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Chapter 3. Testing

3.1. Unit tests
3.2. Integration tests
3.3. Writing tests
3.4. Technology Compatibility Kit (TCK) tests

The ModeShape project uses automated testing to verify that the software is doing what it's supposed to and not doing what it shouldn't do. These automated tests are run continuously and also act as regression tests, ensuring that we know if any problems we find and fix reappear later. All of our tests are executed as part of our Maven build process, and the entire build process (including the tests) is automatically run using Hudson continuous integration system.

Unit tests verify the behavior of a single class (or small set of classes) in isolation from other classes. We use the JUnit 4.4 testing framework, which has significant improvements over earlier versions and makes it very easy to quickly write unit tests with little extra code. We also frequently use the Mockito library to help create mock implementations of other classes that are not under test but are used in the tests.

Unit tests should generally run quickly and should not require large assemblies of components. Additionally, they may rely upon the file resources included in the project, but these tests should require no external resources (like databases or servers). Note that our unit tests are run during the "test" phase of the standard Maven lifecycle. This means that they are executed against the raw .class files created during compilation.

Developers are expected to run all of the ModeShape unit tests in their local environment before committing changes to SVN. So, if you're a developer and you've made changes to your local copy of the source, you can run those tests that are related to your changes using your IDE or with Maven (or any other mechanism). But before you commit your changes, you are expected to run a full Maven build using mvn clean install (in the "trunk/" directory). Please do not rely upon continuous integration to run all of the tests for you - the CI system is there to catch the occasional mistakes and to also run the integration tests.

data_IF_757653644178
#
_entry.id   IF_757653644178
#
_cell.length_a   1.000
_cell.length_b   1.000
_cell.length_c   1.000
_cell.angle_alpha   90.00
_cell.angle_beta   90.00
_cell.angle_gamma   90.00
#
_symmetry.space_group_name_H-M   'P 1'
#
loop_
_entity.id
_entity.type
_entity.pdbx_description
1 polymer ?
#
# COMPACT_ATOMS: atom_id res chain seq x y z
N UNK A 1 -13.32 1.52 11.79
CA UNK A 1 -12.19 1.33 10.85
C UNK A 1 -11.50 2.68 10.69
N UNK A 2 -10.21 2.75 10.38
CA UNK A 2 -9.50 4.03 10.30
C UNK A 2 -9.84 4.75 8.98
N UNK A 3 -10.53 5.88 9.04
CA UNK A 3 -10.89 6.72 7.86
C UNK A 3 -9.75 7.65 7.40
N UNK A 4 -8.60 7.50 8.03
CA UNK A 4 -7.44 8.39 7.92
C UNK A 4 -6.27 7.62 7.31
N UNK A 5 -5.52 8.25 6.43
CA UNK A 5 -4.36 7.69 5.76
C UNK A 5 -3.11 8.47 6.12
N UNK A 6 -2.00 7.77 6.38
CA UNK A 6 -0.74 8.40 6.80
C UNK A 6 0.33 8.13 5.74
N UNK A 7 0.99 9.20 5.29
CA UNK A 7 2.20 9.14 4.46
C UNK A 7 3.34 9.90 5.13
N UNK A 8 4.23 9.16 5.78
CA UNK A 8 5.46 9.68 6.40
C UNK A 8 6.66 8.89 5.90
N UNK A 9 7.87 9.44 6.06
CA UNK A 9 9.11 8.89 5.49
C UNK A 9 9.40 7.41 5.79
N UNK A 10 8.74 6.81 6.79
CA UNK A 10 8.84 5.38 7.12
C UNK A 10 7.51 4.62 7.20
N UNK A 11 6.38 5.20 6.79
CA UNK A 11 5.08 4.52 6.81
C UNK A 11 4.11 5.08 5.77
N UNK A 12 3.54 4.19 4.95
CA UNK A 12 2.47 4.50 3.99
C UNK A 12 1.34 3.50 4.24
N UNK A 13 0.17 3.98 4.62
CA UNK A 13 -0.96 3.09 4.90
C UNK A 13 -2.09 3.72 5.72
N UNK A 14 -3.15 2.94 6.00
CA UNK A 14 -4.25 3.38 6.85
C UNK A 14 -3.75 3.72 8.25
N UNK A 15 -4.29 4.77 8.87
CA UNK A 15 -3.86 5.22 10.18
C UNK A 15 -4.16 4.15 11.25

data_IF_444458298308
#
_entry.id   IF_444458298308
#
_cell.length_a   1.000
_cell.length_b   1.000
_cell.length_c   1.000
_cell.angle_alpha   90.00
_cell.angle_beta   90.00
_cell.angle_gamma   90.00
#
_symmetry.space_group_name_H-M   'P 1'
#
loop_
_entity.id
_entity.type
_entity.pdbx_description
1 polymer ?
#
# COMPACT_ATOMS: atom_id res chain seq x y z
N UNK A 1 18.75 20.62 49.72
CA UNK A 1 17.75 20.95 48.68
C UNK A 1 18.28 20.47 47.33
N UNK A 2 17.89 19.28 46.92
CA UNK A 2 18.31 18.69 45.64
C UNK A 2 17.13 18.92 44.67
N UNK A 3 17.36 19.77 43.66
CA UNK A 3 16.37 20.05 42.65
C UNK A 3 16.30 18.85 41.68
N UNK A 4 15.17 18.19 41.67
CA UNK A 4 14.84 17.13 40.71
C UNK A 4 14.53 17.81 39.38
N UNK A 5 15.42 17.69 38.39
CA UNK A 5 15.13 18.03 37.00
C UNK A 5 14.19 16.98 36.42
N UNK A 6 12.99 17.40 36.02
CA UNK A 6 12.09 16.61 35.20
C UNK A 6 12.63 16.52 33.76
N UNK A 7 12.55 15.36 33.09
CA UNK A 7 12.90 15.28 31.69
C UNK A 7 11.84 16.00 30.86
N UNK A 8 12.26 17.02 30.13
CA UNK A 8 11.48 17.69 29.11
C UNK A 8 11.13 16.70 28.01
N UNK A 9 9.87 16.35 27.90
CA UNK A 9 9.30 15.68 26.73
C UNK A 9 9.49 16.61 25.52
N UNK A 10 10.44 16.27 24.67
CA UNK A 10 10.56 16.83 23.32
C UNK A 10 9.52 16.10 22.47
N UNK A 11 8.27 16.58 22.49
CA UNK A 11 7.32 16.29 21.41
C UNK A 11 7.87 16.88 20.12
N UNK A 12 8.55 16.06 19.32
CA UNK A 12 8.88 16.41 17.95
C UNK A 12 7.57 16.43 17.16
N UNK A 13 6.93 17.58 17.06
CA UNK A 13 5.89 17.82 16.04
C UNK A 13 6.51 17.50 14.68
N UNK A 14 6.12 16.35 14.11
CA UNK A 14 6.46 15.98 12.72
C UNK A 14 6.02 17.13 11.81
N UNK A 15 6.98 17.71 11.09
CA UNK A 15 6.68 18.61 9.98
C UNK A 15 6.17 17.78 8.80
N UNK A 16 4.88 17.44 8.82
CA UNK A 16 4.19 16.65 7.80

While unit tests test individual classes in (relative) isolation, the purpose of integration tests are to verify that assemblies of classes and components are behaving correctly. These assemblies are often the same ones that end users will actually use. In fact, integration tests are executed during the "integration-test" phase of the standard Maven lifecycle, meaning they are executed against the packaged JARs and artifacts of the project.

Integration tests also use the JUnit 4.4 framework, so they are again easy to write and follow the same pattern as unit tests. However, because they're working with larger assemblies of components, they often will take longer to set up, longer to run, and longer to tear down. They also may require initializing "external resources", like databases or servers.

Note, that while external resources may be required, care should be taken to minimize these dependencies and to ensure that most (if not all) integration tests may be run by anyone who downloads the source code. This means that these external resources should be available and set up within the tests. For example, use in-memory databases where possible. Or, if a database is required, use an open-source database (e.g., MySQL or PostgreSQL). And when these external resources are not available, it should be obvious from the test class names and/or test method names that it involved an external resource (e.g., "MySqlConnectorIntegrationTest.shouldFindNodeStoredInDatabase()").

As mentioned in the introduction, the ModeShape project doesn't follow any one methodology or process. Instead, we simply have a goal that as much code as possible is tested to ensure it behaves as expected. Do we expect 100% of the code is covered by automated tests? No, but we do want to test as much as we can. Maybe a simple JavaBean class doesn't need many tests, but any class with non-trivial logic should be tested.